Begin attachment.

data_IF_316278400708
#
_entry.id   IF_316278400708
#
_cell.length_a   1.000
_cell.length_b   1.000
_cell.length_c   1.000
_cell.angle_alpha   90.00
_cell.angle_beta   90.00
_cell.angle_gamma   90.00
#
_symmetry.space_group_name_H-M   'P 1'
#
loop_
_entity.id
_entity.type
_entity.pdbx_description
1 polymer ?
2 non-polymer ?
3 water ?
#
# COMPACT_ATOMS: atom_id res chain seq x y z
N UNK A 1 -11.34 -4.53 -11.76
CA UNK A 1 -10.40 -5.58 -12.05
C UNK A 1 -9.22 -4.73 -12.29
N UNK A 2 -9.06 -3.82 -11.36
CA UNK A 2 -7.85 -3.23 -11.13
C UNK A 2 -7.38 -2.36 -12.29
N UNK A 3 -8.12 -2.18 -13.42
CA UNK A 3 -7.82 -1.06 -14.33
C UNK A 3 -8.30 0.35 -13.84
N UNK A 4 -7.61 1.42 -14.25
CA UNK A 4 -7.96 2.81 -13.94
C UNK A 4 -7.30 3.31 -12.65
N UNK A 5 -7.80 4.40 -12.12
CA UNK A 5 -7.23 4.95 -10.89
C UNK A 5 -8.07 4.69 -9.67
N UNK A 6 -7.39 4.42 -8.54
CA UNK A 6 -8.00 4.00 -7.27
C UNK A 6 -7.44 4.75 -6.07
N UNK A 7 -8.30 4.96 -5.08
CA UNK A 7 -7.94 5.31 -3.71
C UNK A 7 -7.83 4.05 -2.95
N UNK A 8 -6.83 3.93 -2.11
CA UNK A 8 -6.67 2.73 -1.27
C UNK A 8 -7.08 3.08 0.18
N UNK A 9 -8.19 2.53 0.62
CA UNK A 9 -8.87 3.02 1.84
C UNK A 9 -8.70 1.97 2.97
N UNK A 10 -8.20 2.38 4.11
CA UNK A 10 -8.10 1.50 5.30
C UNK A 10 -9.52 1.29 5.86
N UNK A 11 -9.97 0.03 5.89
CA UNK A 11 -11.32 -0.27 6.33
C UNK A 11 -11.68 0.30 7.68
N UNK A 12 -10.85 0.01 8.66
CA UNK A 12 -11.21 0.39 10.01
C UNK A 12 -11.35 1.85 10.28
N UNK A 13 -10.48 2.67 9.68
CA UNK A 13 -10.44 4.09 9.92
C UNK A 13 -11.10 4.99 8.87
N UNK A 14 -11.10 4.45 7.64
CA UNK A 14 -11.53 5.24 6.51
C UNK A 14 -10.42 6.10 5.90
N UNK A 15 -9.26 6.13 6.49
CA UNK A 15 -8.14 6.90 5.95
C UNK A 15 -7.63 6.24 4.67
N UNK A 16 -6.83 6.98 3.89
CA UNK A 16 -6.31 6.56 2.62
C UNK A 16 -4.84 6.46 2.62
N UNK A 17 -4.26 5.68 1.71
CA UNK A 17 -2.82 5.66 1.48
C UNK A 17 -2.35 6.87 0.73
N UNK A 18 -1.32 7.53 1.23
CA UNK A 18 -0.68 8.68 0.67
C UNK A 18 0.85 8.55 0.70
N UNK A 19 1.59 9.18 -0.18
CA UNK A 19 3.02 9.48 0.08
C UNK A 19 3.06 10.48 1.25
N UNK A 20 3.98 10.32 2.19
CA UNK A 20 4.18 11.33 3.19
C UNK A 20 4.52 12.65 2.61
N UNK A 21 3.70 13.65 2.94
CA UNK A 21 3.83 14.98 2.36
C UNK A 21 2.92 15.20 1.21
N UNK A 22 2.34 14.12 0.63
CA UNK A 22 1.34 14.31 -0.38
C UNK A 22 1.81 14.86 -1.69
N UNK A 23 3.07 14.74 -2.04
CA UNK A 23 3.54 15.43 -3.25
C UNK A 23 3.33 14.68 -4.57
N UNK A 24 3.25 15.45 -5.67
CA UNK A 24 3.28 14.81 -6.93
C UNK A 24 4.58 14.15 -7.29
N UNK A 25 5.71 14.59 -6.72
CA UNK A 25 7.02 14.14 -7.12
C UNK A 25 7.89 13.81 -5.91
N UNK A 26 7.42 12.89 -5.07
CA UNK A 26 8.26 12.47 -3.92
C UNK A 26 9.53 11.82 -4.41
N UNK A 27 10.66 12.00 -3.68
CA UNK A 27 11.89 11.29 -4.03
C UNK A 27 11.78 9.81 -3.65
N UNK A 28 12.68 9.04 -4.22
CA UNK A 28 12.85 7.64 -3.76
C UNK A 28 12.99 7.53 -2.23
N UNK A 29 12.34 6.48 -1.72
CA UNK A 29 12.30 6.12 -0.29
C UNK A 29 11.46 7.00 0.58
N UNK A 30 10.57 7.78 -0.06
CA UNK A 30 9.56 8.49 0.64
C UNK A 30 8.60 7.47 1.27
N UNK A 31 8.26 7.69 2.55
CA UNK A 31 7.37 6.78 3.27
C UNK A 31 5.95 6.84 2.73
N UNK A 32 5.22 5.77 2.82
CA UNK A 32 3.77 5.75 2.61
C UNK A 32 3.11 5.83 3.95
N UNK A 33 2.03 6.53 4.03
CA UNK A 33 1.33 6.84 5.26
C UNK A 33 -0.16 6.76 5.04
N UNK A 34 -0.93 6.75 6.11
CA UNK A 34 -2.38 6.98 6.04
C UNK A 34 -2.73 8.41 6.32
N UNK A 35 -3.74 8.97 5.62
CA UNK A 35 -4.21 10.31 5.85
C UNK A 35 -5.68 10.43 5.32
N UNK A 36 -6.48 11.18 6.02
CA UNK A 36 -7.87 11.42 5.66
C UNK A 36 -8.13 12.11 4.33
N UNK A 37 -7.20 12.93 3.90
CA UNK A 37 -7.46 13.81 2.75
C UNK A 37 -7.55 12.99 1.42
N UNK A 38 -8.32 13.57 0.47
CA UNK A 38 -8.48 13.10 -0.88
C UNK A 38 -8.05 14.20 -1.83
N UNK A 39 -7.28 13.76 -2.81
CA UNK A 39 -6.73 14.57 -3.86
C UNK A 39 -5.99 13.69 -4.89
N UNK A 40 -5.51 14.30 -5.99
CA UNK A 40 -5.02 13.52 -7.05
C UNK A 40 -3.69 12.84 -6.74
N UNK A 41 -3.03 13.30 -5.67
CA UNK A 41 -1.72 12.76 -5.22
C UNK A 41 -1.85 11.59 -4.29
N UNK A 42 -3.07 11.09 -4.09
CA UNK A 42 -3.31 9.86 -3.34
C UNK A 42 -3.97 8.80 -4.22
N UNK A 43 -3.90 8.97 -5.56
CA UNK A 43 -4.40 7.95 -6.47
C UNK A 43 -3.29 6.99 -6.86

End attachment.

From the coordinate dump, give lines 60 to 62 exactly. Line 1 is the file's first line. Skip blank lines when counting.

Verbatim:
CA UNK A 13 -10.44 4.09 9.92
C UNK A 13 -11.10 4.99 8.87
N UNK A 14 -11.10 4.45 7.64